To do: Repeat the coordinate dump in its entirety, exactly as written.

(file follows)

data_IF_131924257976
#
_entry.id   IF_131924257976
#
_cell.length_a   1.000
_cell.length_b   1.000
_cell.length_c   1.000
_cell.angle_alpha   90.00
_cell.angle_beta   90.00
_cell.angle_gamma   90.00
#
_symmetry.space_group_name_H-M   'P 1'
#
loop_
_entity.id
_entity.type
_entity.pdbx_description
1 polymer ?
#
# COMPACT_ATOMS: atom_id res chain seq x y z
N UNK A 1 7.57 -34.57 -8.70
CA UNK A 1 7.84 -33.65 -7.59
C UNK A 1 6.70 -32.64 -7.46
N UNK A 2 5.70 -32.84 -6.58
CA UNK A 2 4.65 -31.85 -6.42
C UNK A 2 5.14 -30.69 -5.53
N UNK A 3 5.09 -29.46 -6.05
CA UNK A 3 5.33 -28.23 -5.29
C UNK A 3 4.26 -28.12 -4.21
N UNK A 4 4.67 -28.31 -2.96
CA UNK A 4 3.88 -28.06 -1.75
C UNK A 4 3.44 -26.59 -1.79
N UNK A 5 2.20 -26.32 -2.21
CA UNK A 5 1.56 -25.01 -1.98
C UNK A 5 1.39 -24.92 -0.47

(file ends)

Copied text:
data_IF_131924257976
#
_entry.id   IF_131924257976
#
_cell.length_a   1.000
_cell.length_b   1.000
_cell.length_c   1.000
_cell.angle_alpha   90.00
_cell.angle_beta   90.00
_cell.angle_gamma   90.00
#
_symmetry.space_group_name_H-M   'P 1'
#
loop_
_entity.id
_entity.type
_entity.pdbx_description
1 polymer ?
#
# COMPACT_ATOMS: atom_id res chain seq x y z
N UNK A 1 7.57 -34.57 -8.70
CA UNK A 1 7.84 -33.65 -7.59
C UNK A 1 6.70 -32.64 -7.46
N UNK A 2 5.70 -32.84 -6.58
CA UNK A 2 4.65 -31.85 -6.42
C UNK A 2 5.14 -30.69 -5.53
N UNK A 3 5.09 -29.46 -6.05
CA UNK A 3 5.33 -28.23 -5.29
C UNK A 3 4.26 -28.12 -4.21
N UNK A 4 4.67 -28.31 -2.96
CA UNK A 4 3.88 -28.06 -1.75
C UNK A 4 3.44 -26.59 -1.79
N UNK A 5 2.20 -26.32 -2.21
CA UNK A 5 1.56 -25.01 -1.98
C UNK A 5 1.39 -24.92 -0.47